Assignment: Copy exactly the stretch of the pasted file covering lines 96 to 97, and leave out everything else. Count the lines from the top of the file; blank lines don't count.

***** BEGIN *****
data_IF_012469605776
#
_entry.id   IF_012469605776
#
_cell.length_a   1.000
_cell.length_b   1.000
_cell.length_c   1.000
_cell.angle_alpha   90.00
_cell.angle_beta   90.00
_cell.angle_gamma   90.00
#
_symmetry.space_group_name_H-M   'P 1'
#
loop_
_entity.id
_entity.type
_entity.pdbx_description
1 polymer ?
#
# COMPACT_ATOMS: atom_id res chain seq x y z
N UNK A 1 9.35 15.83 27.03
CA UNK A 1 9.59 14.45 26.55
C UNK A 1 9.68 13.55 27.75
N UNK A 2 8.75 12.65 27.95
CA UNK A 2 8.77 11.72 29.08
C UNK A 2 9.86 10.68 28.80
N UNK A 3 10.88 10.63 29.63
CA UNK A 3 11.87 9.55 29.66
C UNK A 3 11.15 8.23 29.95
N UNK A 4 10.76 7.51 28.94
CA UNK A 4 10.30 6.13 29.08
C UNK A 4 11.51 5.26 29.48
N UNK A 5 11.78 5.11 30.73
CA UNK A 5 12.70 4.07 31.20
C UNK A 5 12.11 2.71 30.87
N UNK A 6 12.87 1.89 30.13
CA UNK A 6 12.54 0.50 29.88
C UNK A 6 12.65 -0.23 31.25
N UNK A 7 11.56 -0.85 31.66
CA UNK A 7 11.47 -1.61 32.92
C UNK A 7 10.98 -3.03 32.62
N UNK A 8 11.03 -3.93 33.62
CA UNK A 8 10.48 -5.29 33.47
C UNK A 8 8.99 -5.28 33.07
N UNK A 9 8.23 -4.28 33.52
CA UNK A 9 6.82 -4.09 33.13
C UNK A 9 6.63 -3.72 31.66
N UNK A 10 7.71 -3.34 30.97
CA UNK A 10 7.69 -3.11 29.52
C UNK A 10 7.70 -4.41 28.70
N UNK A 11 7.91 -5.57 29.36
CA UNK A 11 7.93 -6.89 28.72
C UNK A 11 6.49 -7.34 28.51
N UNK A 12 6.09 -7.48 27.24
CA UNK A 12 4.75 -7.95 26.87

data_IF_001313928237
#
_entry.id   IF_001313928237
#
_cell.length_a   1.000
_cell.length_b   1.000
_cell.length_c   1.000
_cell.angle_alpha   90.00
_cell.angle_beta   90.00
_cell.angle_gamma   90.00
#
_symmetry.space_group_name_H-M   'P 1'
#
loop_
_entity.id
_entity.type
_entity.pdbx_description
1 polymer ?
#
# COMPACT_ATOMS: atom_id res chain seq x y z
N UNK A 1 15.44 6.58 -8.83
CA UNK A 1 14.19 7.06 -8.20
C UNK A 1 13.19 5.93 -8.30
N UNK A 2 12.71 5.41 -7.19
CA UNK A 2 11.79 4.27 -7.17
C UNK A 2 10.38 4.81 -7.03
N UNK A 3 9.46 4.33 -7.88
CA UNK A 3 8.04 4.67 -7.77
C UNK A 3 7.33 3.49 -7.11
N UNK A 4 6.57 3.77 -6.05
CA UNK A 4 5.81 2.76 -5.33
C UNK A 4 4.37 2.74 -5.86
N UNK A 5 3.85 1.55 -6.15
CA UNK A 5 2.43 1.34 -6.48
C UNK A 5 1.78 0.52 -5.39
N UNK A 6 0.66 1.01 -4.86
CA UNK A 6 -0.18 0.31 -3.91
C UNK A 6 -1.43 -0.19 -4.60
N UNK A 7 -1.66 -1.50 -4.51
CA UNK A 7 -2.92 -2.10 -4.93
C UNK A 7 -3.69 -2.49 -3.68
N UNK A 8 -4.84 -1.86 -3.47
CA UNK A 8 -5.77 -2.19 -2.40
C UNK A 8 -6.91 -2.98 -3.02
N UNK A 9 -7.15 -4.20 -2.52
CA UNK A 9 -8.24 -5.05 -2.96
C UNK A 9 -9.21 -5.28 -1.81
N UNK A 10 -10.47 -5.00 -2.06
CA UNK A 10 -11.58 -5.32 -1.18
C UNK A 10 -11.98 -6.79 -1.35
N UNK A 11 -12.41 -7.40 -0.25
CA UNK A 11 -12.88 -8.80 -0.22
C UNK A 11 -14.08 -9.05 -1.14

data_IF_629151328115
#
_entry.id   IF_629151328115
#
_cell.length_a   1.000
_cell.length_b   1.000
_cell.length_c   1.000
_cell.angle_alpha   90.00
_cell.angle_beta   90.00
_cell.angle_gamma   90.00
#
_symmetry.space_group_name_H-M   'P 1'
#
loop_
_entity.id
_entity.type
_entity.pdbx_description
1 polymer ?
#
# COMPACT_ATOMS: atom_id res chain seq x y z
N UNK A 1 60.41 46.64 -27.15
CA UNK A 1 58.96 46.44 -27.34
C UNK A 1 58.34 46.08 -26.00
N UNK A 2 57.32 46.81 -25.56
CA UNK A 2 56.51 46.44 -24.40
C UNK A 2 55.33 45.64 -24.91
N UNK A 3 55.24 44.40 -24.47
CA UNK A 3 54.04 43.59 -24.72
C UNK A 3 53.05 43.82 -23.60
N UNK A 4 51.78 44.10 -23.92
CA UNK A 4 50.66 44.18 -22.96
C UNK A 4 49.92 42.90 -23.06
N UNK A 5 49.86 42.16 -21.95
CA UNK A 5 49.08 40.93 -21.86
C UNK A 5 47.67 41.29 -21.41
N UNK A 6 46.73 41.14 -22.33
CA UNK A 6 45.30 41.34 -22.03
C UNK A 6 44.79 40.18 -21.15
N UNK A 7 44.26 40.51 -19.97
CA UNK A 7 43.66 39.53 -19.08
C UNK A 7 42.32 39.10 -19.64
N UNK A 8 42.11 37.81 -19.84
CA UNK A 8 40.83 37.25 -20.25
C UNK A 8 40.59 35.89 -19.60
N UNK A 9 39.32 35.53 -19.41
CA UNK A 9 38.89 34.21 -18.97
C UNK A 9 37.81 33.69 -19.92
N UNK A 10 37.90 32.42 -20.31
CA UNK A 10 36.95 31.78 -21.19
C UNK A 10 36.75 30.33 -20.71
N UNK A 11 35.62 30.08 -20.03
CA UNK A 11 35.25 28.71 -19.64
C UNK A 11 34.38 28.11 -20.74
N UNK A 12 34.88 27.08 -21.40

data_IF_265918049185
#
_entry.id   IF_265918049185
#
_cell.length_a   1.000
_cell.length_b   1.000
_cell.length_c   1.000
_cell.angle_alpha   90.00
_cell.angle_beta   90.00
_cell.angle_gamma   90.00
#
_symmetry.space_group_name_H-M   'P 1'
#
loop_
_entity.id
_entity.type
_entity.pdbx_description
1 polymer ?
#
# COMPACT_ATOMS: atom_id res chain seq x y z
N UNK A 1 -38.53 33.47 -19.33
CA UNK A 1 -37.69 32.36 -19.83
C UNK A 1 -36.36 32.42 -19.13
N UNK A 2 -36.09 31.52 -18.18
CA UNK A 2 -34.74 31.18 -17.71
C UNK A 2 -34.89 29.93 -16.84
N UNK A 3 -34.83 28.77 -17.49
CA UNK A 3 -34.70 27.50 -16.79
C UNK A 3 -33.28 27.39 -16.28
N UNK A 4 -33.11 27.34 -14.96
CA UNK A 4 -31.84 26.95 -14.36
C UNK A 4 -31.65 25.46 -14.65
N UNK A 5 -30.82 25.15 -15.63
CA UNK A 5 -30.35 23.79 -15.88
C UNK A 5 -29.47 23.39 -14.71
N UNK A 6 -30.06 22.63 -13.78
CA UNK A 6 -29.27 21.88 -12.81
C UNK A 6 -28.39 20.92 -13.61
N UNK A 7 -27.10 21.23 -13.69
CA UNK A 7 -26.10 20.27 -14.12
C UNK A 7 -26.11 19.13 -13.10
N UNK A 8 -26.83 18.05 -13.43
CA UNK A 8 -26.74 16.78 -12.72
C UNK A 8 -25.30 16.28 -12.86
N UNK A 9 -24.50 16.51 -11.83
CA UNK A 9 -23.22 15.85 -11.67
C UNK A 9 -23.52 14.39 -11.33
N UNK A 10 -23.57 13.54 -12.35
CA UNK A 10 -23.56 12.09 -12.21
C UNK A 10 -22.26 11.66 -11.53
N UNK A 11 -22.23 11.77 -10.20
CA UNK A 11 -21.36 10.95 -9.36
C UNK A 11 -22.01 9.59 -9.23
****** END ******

C UNK A 7 -3.69 -2.49 -3.68
N UNK A 8 -4.84 -1.86 -3.47